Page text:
In comparison to the secretive, ad hoc decisionmaking of previous presidents, President Obama’s initiative represents an admirably transparent, principled approach to clemency.  Continue reading “Obama Clemency Grants Pick Up Steam”

SCOTUS: No Automatic Reversal of Conviction When Judge Improperly Participated in Plea Discussions

Federal Rule of Criminal Procedure 11 sets forth various requirements and prohibitions relating to guilty pleas, including a ban on judges participating in plea discussions.  If there is a violation, Rule 11(h) specifies that a “variance from the requirements of this rule is harmless error if it does not affect substantial rights” — no harm, no foul.  However, at least two circuits have adopted a rule of automatic vacatur of the guilty plea if the judge participated in plea discussions.  Other circuits, including the Seventh, have applied the general 11(h) harmless error rule in these situations.

Earlier today, in United States v. Davila (No. 12-167), the U.S. Supreme Court unamimously resolved the circuit split in favor of the general harmless error rule.  As the Court saw it, the legal question was an easy one: “[N]either Rule 11 itself, not the Advisory Committee’s commentary on the Rule singles out any instructions [in Rule 11] as more basic than others.  And Rule 11(h), specifically designed to stop automatic vacaturs, calls for across-the-board application of the harmless-error prescription . . . .”

The Court declined to adopt any bright-line rules regarding the application of the harmless-error rule: “Our essential point is that particular facts and circumstances matter.”  Having determined that the lower court should have applied the harmless-error rule, the Court chose to remand for further consideration of the “particular facts and circumstances.”  At the same time, the Court did say, “Had Davila’s guilty plea followed soon after the Magistrate Judge told Davila that pleading guilty might be the ‘best advice’ a lawyer could give him, this case may not have warranted our attention.”  The suggestion seems to be that a guilty plea entered “soon after” the judge recommended such a plea would pretty clearly not fall into the category of harmless error.  What made Davila’s case more difficult was the three-month delay between the Rule 11 violation and the guilty plea.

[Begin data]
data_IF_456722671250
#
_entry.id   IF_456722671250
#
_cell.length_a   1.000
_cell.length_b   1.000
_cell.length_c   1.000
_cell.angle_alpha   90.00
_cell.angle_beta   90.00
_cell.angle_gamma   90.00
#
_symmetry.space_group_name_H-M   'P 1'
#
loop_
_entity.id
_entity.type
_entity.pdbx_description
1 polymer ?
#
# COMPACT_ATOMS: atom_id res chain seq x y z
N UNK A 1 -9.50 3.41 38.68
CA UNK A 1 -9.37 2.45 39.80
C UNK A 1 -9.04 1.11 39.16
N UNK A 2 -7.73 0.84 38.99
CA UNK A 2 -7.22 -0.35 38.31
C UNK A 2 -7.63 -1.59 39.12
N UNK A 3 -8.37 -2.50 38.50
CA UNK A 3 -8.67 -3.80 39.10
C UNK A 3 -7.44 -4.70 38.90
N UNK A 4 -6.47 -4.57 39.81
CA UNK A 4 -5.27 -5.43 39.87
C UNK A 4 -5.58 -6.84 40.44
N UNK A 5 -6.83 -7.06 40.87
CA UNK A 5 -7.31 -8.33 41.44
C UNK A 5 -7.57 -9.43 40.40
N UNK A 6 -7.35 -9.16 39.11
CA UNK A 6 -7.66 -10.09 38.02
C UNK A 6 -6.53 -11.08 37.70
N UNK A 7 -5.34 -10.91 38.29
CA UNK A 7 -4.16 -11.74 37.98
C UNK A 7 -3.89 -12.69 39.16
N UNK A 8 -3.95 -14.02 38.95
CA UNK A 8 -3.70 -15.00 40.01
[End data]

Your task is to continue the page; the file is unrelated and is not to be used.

Habeas Roundup: SCOTUS (Slightly) Eases Petitioners’ Paths

The U.S. Supreme Court has issued a flurry of habeas corpus decisions in the past two weeks.  The habeas petitioner won in two of the cases and lost in the third.  There are no blockbusters in the group, but habeas fans may find hope in two of the decisions that long-awaited breakthroughs may be in the works.

One that will be welcomed by habeas fans is McQuiggin v. Perkins (No. 12-126).  Perkins was convicted of murder in state court, with the judgment becoming final in 1997.  More than eleven years later, Perkins filed a federal habeas corpus petition, alleging that he received unreasonably poor representation by his trial counsel.  The petition plainly violated the one-year statute of limitations for habeas petitions, but Perkins sought to get around the statute by presenting evidence that he was actually innocent of the crime of which he was convicted.  The Supreme Court has long recognized that actual innocence is an exception to the procedural default rule, which normally bars federal courts from considering habeas claims that were not timely raised in state court.  Perkins argued that there should also be an actual-innocence exception to the statute of limitations, and the Supreme Court agreed in a 5-4 decision.